By Michael J. Graham, S.J.
Christmas came to Xavier University six days early this year. Kind of. (As to that “kind of” part, skip to the end.) For December 19th’s first crosstown match-up between XU and UC since you-know-when came off without a hitch.
Oh, sure, there were signs in the student sections we could have done without. (Theirs: “Xavier girls still are ugly! Sorry, Mom!” Ours: “Where’s your conference?”) But the neutral site downtown at US Bank Arena produced a tournament atmosphere for the game, with dueling student sections, bands and cheerleaders. And although the plan was to split the arena into blue and red halves, you could see groups of people with mixed allegiances sprinkled throughout, which blurred and subverted the color scheme.
One of the interviews I did before the game was with Andy Katz of ESPN. He sat down with UC President Santa Ono and me just hours before the game. At one point the conversation turned to the suggestion made by some last season that we cancel the game and end the storied XU-UC rivalry. I told him that was never an option. This game does not belong to Xavier and UC. This game belongs to our entire community and it was critical this season to remind the nation what a great opportunity this rivalry is for the City of Cincinnati. This was a chance to show the nation who we really are.
A number of images from the night spoke to that point and remain with me even now:
• Having my picture snapped with Santa Ono as we presented a check for $50,000 to our local philanthropic partner for the game, the Underground Railroad Freedom Center.
• Their Bearcat, our D’Artagnan and Blob mugging together for the assembled paparazzi.
• Cheerleaders and dance squads from both schools performing together at various timeouts and halftime.
• Me introducing the UC President to our student session before the game and them greeting him with an enthusiastic “San-ta! O-no!” (clapclap! clapclapclap!)
• A stirring video of both teams visiting the Underground Railroad Freedom Center together some weeks before the game, shown at halftime on the Arena’s monitors.
• A UC fan who bought me a beer that I didn’t really want. But, oh well.
Even a sometimes acerbic local sports commentator made like Ebenezer Scrooge on Christmas morning after his long night with the Spirits. His column the next day was all benevolence and concord, scattering “peace on earth, goodwill toward all” with nearly every sentence. He captured the atmosphere perfectly and ended his piece this way: “The positivity permeated US Bank Wednesday night. There was enough for everybody. Xavier lost the game, 60-45. But not really. Not really.”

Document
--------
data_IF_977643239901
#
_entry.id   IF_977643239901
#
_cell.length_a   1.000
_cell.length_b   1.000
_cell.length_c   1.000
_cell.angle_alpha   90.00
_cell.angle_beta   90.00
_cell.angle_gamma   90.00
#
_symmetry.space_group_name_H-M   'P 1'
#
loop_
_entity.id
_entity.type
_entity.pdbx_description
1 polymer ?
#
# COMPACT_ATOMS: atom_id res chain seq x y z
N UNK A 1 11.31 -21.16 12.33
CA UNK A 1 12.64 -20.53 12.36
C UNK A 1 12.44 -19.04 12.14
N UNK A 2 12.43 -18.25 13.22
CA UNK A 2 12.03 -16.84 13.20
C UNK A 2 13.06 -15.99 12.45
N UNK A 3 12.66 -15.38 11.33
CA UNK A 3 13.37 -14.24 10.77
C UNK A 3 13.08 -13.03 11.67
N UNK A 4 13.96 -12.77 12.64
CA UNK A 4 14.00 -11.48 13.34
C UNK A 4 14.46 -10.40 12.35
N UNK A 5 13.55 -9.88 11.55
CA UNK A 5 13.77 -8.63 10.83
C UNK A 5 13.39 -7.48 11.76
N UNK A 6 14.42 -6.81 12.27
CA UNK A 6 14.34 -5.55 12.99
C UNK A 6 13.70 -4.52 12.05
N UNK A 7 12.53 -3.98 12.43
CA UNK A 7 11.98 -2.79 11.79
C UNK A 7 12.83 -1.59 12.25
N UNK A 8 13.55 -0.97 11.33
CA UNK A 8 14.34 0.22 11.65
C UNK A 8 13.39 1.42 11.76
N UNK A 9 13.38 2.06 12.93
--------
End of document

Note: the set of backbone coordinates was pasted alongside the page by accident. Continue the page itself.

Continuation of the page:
And I am grateful to many of you who watched the game and relayed to me just how positive ESPN’s coverage was as well.
Like anything that looks simple and straight-forward, a great deal of work went into the evening, and I am deeply grateful to our partners at UC, as well as our XU staff, who worked hard to make sure that our re-launch of the country’s best crosstown sports rivalry told the real story of our city, our schools and our student-athletes.
And I remembered something one of our Trustees said to me in the wake of last year’s game, as we prepared through working sessions, rehearsals, press conferences and Sunday morning news programs and the like, and then again on the night of the game itself. Bad things are going to happen from time to time, he said, and you can’t always control them. But what you can control is the story that will be told five years later about what happened after that bad thing. And so resolve now what that story will be and act now to shape it. I’d say we’re well on the way.
And now for the “kind of” part I mentioned above: I certainly would have preferred a whole game that looked more like the first half of the game. Again, oh well! But my hopes for that story in five-years’ time include our going 4-1. I tucked a request in my Christmas stocking to that effect for Santa—Claus, not Ono—and am hoping he smiles upon it. But I have to admit that I got the most important gift that I wanted: a rivalry renewed in a way we can all be proud of.
And here’s hoping that you can say the same—that what you got this past Christmas was the most important thing as well, whatever it was. Blessings to you and those you love best throughout this very new New Year.